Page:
Another Children's Product Recalled Over Excessive Lead LevelsAug 13, 2008 | Parker Waichman LLP
Another defective children’s product that was manufactured in China has been recalled because of excessive lead level. In cooperation with the Consumer Products Safety Commission (CPSC), Chelsea & Scott Limited of Lake Bluff, Illinois are recalling about 600 Sun Smarties™ Children’s Board Skirts. The paint on the grommets of the skirts contains an excess level of lead, violating the federal lead paint standard. The skirts have six grommets: Four on the front of the waistband and two on the back pocket.
Sun Smarties™ Board Skirts are peach microfiber with an embroidered flower accent and a back pocket. Item number 13926 HIBI is printed on the care label inside the back of the waistband. The skirts were sold in girl’s sizes 12 months to 4T. Sun Smarties™ Board Skirts were sold exclusively through the Website www.onestepahead.com from May 1, 2008 through May 9, 2008 and retailed for about $15.
Consumers are advised to immediately take these skirts away from young children and return them to Chelsea & Scott Ltd. to receive a replacement skirt or refund. Consumers will be sent a postage paid envelope from Chelsea & Scott Ltd. For additional information, Chelsea & Scott Ltd. can be reached toll-free at (866) 271-4536 between 8:00 a.m. and 5:00 p.m. CT Monday through Friday, or at the firm’s Website at www.onestepahead.com. Consumers can also email the firm at firstname.lastname@example.org
Many consider lead poisoning to be one of the most important chronic environmental illnesses affecting children today. Exposure to lead in children and unborn children can cause brain and nervous system damage, behavioral and learning problems, slowed growth, hearing problems, headaches, mental and physical retardation, and behavioral and other health problems. Lead is also known to cause cancer and reproductive harm and, in adults, lead can damage the nervous system. Despite efforts to control lead and the success in decreasing lead poisoning, serious cases still occur. Once poisoned, no organ system is immune. Of particular concern is the developing brain because negative influences can have long-lasting effects and can continue well into puberty and beyond.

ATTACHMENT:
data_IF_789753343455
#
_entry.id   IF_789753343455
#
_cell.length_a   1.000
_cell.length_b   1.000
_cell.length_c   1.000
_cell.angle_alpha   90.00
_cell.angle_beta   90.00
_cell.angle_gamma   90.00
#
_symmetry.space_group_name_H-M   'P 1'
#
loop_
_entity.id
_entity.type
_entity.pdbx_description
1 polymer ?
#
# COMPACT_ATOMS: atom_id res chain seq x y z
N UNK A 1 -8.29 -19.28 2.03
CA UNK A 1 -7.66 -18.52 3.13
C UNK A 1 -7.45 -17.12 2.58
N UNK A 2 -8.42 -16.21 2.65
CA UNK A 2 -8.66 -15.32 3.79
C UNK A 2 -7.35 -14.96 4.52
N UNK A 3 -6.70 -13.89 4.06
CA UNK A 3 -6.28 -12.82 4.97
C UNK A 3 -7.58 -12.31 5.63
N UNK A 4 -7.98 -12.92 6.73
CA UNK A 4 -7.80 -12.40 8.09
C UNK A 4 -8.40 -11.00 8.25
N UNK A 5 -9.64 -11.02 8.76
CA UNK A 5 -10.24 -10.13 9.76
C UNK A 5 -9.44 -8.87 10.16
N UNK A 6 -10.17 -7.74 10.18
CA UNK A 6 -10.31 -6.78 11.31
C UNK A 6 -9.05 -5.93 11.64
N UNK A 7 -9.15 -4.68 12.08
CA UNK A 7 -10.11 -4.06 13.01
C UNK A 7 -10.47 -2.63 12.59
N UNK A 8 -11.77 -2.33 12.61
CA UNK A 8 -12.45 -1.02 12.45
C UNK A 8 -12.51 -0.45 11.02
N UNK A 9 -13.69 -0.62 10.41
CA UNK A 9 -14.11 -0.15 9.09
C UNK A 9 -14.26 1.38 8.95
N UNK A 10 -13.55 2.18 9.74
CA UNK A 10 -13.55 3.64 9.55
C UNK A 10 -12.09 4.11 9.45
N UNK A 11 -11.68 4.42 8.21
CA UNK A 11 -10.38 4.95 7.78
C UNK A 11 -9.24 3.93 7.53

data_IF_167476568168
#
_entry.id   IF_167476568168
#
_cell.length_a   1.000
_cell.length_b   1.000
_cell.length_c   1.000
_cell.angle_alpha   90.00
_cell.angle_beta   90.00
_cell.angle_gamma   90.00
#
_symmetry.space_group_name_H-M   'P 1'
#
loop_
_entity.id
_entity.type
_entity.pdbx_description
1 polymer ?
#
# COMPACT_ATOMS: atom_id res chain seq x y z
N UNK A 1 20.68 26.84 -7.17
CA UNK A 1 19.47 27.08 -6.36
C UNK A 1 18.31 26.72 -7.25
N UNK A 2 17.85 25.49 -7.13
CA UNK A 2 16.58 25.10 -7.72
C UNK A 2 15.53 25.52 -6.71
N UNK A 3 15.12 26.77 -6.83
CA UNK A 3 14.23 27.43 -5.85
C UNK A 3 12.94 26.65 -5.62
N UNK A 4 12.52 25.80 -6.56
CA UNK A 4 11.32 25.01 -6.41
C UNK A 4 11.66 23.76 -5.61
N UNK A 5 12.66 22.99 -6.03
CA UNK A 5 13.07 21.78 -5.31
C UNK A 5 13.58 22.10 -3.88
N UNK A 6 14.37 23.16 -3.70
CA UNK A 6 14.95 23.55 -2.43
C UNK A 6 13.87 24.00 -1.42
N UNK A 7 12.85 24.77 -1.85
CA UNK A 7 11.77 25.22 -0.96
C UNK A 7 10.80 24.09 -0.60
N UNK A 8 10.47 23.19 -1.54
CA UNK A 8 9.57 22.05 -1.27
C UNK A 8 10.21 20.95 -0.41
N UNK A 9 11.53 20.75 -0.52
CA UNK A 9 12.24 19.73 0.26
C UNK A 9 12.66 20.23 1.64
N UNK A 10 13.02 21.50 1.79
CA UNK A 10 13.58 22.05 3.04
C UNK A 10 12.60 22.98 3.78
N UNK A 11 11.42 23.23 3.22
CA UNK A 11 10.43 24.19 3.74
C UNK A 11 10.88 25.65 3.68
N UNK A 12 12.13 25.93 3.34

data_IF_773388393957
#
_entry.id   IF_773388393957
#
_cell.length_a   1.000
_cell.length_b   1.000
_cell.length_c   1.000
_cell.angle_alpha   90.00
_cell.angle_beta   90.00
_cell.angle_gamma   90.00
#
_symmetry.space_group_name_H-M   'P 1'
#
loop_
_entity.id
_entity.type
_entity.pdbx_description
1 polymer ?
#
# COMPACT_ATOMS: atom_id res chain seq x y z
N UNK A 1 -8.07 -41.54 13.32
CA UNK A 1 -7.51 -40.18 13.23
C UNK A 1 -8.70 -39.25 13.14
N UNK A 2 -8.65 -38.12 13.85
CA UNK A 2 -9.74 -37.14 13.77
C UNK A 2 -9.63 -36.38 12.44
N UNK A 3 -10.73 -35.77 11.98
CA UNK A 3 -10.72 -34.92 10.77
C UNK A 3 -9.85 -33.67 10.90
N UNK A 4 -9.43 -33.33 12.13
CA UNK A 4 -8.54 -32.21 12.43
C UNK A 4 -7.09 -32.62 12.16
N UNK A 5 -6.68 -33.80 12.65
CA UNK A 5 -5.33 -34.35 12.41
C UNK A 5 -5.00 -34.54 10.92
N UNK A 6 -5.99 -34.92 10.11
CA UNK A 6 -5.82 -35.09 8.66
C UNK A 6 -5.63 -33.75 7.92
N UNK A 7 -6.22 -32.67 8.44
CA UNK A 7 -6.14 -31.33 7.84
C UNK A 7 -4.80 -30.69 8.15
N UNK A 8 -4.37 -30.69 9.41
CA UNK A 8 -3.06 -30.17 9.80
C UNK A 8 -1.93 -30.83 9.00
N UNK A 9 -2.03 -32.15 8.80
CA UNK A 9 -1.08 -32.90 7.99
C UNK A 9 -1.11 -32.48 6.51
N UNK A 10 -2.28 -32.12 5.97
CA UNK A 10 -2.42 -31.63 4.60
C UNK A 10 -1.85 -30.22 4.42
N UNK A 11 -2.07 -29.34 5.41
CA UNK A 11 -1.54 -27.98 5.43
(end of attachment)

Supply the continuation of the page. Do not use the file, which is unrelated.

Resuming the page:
A major challenge with lead poisoning is the difficulty in recognizing its subtle symptoms and that no pathognomonic—or definitive—indicators exist or point to contamination. When faced with peculiar symptoms that do not match any one particular disease, lead poisoning should be considered. Children with lead poisoning may experience irritability, sleeplessness or excess lethargy, poor appetite, headaches, abdominal pain with or without vomiting—and generally without diarrhea—constipation, and changes in activity level. A child with lead toxicity be iron deficient and pale because of anemia and can be either hyperactive or lethargic. There may also be dental pointers, for instance, lead lines on gingival tissue. In adults there may be motor problems and an increase in depressive disorders, aggressive behavior, and other maladaptive affective disorders as well as problems with sexual performance, impotence and infertility. An increase in fecal wastage and sleep disorders may also be present as can be over sleeping or difficulty in falling asleep.